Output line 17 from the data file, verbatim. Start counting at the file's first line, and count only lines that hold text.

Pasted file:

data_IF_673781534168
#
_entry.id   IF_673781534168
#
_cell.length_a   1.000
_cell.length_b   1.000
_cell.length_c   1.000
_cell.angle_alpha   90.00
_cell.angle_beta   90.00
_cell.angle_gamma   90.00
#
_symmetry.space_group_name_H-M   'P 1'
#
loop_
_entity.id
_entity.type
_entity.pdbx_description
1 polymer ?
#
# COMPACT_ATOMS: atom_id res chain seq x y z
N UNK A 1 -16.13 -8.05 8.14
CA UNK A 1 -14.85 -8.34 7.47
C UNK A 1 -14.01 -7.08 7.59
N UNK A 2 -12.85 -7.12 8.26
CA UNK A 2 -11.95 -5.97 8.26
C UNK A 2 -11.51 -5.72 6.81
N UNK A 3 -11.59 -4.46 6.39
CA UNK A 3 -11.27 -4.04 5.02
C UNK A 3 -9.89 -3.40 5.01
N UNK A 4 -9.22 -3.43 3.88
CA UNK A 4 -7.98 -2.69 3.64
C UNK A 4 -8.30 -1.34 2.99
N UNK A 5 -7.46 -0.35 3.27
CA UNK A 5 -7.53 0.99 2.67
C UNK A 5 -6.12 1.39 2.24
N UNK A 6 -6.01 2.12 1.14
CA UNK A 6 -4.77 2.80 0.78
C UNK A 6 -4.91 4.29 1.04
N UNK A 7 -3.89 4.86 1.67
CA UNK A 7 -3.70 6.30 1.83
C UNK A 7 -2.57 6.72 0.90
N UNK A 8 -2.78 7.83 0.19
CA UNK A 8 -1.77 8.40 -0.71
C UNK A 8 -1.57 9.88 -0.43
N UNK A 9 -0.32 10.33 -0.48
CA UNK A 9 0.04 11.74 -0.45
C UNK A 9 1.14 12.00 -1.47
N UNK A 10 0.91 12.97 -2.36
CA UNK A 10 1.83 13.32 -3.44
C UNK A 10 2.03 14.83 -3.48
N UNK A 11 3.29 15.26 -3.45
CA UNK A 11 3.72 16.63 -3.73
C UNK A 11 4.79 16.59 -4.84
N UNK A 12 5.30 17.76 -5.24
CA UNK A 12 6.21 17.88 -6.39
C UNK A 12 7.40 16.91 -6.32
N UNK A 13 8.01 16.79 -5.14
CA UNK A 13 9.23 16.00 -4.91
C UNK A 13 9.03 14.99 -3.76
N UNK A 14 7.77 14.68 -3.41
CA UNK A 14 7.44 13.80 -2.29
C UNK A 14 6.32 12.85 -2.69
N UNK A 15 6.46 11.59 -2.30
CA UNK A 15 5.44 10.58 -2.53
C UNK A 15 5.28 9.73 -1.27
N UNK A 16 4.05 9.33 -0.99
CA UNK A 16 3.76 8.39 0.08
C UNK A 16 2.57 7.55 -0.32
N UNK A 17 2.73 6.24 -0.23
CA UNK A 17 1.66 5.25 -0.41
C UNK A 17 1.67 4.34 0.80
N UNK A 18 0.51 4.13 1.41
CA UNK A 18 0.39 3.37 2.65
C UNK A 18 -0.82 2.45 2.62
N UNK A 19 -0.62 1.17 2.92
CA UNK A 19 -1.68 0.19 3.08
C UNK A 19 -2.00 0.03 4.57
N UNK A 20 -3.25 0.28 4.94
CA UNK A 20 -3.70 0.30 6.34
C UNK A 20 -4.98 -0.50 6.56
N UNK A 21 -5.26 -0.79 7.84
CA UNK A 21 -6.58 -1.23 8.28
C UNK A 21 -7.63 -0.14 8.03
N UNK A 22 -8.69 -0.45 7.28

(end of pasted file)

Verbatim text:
_entity.pdbx_description